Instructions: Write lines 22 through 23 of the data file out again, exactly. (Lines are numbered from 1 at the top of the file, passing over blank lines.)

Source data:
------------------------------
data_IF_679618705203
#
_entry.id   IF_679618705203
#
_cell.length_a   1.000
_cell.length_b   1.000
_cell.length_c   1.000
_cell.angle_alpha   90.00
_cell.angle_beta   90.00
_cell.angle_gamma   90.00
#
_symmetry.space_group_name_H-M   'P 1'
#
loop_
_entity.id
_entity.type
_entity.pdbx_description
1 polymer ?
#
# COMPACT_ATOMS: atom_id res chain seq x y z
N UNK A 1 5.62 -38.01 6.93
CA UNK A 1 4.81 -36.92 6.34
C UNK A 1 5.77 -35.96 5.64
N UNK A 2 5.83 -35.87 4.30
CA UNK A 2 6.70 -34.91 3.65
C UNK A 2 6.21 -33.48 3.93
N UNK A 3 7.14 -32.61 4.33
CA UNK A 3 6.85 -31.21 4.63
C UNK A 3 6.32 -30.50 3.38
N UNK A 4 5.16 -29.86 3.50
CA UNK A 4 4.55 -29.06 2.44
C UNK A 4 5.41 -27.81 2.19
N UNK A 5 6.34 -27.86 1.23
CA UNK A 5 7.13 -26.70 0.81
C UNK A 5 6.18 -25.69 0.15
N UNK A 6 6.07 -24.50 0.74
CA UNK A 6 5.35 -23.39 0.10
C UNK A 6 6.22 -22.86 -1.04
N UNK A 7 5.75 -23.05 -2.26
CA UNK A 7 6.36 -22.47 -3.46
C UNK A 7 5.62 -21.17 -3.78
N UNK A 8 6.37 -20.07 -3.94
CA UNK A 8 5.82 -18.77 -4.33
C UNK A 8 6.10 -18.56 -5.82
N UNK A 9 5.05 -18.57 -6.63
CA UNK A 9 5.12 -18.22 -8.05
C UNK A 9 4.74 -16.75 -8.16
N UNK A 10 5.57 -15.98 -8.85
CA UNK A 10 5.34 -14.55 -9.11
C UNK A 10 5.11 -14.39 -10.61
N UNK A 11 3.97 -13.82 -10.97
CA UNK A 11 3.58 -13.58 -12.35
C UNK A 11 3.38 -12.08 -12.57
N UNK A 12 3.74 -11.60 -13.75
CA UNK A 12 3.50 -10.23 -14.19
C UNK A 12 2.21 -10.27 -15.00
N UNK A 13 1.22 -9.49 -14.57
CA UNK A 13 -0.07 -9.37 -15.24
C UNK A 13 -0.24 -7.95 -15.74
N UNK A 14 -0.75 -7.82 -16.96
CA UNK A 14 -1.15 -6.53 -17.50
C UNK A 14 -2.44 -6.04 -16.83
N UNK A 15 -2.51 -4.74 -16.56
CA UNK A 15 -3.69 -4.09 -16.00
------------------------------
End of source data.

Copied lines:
CA UNK A 1 4.81 -36.92 6.34
C UNK A 1 5.77 -35.96 5.64